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Coffee, Cocoa cultivation to be revitalised in Pomeroon


Pomeroon River (Photo: Wikipedia)

Minister of Agriculture Zulfikar Mustapha announced that specialists from Costa Rica are set to visit Guyana to support the resuscitation of coffee and cocoa cultivation in Guyana.


The Ministry of Agriculture, with the long term goal of reducing the Region’s large food import bill by 25% by 2025, has aimed to promote diversification of crops cultivated all across Guyana.


In August this year, the Agriculture Minister had signalled the Government’s intention to revive coffee cultivation in Pomeroon, with the goal of supplying the local coffee market within three years.


Guyana coffee beans (Photo: Inews)

In a recent engagement with Pomeroon farmers, Minister Zulfikar Mustapha announced that this process will begin as soon as October.


“Pomeroon will once again play the role it used to play as being one of the most important agriculture area in our country. In another months’ time from now I’ll be having some specialists come in from Costa Rica to come to the Pomeroon to look to start back the coffee and cocoa cultivation.”


A major concern for Region Two was a lack of proper drainage and irrigation affecting crop cultivation.


However, the Minister notes this is being addressed.


“We are looking to continue to do the block drainage so that we can reduce flooding. We have started the dredging of the Pomeroon River, over half a billion, five hundred and ninety-seven million dollars will be expended there to get the Pomeroon River to get proper drainage.”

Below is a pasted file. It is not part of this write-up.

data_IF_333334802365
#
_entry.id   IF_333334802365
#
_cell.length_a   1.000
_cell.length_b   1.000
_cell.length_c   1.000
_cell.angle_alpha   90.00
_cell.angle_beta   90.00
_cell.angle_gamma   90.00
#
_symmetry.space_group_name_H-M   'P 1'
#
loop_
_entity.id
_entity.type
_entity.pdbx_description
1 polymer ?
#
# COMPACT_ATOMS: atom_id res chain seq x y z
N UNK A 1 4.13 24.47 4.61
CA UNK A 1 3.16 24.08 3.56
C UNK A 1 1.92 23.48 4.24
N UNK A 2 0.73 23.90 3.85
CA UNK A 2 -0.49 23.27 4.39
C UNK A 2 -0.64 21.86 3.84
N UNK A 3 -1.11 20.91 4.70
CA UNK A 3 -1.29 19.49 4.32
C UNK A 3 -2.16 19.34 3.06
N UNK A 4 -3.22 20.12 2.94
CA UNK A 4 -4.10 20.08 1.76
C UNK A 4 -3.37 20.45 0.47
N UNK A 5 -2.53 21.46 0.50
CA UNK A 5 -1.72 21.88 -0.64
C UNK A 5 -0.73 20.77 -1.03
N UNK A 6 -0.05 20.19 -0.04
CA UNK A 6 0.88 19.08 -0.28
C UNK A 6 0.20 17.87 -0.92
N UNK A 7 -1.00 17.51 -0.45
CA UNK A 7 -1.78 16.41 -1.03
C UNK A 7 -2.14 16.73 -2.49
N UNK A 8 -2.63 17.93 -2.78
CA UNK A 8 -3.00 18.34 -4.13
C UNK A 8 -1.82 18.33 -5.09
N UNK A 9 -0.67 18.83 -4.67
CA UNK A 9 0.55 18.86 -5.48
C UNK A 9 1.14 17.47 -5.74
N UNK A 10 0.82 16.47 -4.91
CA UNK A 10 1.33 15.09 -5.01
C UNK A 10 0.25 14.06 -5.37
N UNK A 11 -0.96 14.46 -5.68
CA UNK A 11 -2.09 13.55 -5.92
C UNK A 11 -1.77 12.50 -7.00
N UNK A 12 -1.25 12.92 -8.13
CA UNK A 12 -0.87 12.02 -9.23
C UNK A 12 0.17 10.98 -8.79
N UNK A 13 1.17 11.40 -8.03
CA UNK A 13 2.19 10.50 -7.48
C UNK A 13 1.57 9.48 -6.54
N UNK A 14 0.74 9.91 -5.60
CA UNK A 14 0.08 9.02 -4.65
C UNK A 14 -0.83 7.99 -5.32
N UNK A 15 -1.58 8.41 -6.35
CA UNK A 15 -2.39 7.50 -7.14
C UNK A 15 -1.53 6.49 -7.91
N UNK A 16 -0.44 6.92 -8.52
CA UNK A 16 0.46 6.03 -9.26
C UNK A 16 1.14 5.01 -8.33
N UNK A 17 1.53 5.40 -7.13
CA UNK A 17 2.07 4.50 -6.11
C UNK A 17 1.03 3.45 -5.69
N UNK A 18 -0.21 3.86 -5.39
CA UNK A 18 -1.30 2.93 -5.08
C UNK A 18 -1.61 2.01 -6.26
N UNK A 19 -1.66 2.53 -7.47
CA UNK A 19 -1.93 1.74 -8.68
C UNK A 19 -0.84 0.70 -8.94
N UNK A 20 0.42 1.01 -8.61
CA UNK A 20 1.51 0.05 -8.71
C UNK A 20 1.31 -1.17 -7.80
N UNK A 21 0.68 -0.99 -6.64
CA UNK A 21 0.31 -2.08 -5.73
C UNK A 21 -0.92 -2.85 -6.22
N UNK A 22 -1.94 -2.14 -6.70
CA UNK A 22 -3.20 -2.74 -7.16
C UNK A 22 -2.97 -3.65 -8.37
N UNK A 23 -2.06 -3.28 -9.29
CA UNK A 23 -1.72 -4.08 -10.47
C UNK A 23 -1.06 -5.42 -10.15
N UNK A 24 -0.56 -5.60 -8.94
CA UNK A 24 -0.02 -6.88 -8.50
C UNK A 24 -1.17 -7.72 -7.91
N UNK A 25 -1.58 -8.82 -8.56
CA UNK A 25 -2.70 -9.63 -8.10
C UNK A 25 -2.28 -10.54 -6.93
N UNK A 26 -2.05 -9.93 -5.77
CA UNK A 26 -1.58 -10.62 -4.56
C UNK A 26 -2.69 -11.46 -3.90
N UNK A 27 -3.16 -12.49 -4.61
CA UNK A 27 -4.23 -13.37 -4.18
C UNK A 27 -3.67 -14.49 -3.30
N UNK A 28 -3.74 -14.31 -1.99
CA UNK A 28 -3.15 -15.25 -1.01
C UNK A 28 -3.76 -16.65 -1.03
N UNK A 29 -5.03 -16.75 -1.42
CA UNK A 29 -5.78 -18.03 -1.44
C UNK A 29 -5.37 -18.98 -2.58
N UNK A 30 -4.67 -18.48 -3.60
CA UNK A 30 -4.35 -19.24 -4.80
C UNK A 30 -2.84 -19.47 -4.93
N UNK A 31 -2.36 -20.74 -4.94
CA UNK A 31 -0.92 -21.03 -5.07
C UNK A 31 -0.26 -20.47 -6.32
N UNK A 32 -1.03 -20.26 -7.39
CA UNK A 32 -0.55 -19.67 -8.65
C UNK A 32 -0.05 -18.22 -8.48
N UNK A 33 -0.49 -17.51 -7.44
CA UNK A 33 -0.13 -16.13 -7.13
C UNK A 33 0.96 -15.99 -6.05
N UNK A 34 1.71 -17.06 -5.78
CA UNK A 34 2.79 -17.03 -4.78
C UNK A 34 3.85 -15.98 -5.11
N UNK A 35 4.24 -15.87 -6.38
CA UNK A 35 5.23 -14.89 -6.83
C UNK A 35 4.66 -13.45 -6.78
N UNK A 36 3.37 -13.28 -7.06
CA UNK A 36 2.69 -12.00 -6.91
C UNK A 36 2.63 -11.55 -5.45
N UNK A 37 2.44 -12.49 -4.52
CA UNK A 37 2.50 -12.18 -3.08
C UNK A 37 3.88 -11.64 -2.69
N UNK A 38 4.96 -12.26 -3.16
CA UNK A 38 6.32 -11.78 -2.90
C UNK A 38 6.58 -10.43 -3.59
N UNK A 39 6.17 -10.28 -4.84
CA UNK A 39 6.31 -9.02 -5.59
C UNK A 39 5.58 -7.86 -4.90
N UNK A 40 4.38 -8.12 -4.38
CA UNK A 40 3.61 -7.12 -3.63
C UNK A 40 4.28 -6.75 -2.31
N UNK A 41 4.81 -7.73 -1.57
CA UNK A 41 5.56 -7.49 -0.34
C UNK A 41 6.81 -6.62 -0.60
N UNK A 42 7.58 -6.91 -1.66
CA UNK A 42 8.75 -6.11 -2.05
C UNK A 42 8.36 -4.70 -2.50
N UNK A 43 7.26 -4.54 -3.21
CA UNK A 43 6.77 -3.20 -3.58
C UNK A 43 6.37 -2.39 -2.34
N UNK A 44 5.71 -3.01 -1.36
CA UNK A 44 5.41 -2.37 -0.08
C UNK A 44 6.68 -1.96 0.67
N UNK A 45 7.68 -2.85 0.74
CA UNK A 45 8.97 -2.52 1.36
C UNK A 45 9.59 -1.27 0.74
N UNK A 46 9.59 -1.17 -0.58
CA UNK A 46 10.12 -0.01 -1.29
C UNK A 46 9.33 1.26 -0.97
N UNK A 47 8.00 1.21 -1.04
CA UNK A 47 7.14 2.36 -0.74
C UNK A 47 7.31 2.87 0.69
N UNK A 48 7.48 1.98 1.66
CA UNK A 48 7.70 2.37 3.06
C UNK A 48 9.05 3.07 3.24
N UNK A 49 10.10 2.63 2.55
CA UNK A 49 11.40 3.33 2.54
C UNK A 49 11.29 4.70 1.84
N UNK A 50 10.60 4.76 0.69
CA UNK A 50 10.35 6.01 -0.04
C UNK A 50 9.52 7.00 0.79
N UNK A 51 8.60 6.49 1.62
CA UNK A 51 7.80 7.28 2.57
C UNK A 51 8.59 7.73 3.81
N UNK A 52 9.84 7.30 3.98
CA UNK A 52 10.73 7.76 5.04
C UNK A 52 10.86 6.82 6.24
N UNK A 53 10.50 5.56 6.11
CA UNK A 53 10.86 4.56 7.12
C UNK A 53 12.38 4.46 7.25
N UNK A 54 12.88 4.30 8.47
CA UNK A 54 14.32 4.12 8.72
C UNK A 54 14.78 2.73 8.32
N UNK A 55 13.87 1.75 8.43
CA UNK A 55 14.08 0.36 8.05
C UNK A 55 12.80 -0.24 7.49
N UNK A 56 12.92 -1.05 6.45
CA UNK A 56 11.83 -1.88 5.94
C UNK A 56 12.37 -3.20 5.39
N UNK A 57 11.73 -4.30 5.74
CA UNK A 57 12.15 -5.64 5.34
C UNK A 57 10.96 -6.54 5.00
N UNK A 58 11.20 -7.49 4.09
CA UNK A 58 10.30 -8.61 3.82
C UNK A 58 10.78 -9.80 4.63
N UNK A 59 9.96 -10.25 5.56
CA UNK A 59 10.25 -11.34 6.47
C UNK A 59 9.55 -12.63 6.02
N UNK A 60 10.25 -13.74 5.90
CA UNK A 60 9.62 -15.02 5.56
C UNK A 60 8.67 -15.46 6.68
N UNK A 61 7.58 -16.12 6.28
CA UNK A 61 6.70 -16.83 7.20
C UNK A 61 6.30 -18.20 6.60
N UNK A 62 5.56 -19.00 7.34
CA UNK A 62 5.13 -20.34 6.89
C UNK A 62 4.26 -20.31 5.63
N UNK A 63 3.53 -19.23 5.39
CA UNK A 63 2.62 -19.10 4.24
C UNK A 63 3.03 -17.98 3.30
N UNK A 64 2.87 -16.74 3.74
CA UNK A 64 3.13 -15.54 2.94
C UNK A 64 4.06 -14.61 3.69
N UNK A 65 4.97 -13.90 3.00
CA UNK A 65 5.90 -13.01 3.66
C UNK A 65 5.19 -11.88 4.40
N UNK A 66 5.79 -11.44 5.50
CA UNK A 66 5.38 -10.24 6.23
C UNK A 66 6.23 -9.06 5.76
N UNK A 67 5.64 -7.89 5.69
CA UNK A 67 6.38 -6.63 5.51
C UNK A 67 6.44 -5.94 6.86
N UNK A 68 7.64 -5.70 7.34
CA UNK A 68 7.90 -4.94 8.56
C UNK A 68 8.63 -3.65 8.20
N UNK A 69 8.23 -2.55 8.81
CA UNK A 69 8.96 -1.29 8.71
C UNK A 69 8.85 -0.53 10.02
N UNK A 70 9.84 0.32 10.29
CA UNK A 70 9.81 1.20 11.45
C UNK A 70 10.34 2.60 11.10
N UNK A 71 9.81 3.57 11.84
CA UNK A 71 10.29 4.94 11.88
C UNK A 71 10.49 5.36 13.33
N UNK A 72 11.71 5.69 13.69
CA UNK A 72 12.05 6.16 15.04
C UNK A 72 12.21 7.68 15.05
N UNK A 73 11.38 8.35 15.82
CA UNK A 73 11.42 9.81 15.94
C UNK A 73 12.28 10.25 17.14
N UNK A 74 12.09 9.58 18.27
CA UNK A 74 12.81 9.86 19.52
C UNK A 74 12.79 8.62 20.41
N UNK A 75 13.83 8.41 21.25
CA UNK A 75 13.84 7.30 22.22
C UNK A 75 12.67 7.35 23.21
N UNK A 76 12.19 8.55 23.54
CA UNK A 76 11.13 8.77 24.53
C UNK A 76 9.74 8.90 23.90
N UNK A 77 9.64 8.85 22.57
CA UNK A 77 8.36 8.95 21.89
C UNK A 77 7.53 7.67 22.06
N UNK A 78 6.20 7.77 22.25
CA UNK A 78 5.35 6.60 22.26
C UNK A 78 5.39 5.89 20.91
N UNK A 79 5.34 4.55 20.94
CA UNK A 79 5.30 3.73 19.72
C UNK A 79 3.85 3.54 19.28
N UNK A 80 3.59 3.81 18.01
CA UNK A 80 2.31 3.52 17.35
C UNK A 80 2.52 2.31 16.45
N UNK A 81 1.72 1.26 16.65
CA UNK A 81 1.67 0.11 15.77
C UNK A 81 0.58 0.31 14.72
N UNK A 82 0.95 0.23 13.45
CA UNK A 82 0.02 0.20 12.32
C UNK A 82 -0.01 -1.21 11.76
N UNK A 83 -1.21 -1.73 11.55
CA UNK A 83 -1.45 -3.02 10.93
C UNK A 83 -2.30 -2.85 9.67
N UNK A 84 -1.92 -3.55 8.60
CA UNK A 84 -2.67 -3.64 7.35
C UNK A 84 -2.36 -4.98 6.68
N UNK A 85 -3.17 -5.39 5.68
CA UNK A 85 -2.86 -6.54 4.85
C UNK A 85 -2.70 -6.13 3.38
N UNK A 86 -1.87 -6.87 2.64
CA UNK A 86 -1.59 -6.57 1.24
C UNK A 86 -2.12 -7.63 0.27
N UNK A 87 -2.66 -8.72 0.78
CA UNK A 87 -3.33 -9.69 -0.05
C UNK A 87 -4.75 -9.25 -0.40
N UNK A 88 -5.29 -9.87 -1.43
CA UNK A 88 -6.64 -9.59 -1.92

Some research suggests that cocoa originated in the Amazon and specifically in the Orinoco basin. It is grouped into 10 germplasm clusters, one of which includes Guyana.


As for the history of coffee in the Pomeroon, it was first introduced in 1721 by the Dutch and British Guiana was at one point one of the largest exporters in the world.


Coffee Plantation in British Guiana (Photo: Alamy)

In 2008, the last year surveys were done, the production of coffee cherries in the Pomeroon stood at 590 metric tonnes.


“All in all, what we are doing, we are trying as much as possible to improve the agri sector, improve all the sectors.


“On the Essequibo Coast we have some large projects going on and this came about because of our concern to develop the agriculture sector.”


Notably, the Santa Rosa ground coffee project was resuscitated earlier this year when fifteen farmers were allocated 800 Robusa coffee beans for cultivation, supervised by Jamaican Agricultural scientist, Dr. Leroy Santiago.



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